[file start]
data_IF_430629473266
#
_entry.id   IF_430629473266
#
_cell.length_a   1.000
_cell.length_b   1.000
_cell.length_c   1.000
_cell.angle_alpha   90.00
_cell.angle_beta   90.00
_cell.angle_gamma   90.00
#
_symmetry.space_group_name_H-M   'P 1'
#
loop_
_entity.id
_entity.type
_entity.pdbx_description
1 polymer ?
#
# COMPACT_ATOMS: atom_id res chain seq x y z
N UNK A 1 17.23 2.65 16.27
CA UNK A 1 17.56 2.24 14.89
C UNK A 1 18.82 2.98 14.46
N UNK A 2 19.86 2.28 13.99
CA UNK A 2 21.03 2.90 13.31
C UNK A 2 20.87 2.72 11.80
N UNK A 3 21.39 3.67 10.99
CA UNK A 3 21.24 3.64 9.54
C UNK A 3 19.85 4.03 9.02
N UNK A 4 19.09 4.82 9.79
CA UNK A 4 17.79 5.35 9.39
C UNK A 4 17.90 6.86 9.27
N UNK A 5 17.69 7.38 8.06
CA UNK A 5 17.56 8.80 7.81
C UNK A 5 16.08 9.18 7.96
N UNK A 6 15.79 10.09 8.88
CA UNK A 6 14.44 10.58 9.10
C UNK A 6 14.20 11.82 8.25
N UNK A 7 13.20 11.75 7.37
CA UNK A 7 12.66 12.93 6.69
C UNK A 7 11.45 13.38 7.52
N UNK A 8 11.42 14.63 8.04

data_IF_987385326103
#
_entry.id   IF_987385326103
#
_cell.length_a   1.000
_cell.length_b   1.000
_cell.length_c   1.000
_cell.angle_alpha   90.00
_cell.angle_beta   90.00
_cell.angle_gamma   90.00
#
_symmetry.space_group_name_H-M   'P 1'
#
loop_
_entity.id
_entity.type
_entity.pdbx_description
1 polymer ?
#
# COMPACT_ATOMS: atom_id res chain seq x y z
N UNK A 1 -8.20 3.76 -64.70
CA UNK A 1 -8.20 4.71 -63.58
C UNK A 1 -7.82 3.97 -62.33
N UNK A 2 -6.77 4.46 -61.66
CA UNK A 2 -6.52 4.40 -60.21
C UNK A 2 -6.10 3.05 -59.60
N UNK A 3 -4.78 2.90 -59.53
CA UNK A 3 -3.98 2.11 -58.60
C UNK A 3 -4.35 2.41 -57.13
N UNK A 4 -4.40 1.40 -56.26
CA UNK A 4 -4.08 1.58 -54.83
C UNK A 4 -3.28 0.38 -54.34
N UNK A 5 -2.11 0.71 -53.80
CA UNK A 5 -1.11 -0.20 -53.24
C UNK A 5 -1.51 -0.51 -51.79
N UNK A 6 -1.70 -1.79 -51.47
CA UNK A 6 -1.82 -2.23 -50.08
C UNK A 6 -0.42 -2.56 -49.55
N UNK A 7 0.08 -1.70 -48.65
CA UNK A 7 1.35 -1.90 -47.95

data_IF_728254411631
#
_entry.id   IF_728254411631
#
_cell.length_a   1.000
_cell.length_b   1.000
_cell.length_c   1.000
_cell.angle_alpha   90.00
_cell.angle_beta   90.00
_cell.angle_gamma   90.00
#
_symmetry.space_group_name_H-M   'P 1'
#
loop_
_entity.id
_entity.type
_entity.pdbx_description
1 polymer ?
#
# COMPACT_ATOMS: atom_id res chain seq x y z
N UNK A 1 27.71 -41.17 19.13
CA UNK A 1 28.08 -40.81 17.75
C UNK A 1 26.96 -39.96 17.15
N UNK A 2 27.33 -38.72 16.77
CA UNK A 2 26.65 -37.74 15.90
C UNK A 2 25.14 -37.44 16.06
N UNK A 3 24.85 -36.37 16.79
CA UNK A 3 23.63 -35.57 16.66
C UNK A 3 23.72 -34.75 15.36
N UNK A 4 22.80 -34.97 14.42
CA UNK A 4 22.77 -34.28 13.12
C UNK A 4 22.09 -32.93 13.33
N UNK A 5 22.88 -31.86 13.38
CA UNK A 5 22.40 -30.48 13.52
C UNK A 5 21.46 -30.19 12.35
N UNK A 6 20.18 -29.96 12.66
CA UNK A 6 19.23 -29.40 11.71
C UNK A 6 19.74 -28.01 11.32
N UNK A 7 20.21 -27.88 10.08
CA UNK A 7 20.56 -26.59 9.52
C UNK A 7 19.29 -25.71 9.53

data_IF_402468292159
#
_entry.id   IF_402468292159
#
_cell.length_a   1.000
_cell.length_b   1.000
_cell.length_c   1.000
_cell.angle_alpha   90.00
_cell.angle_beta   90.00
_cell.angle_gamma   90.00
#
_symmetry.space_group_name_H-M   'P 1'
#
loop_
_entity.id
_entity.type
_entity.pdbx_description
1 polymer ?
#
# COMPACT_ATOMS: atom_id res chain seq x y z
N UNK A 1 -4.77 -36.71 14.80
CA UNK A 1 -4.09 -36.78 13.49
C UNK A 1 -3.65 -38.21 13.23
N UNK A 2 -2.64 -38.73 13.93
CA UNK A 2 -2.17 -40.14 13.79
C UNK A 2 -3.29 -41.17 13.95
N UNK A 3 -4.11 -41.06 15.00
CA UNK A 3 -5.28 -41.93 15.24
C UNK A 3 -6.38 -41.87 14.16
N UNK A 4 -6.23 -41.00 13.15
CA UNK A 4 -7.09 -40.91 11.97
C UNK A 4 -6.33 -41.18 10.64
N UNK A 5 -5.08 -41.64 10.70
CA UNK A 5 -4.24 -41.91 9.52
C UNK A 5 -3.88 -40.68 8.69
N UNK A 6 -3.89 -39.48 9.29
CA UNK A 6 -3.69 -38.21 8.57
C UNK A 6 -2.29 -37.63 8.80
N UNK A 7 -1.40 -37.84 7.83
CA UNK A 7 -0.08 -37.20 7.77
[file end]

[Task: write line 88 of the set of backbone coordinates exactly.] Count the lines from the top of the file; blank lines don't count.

_cell.length_b   1.000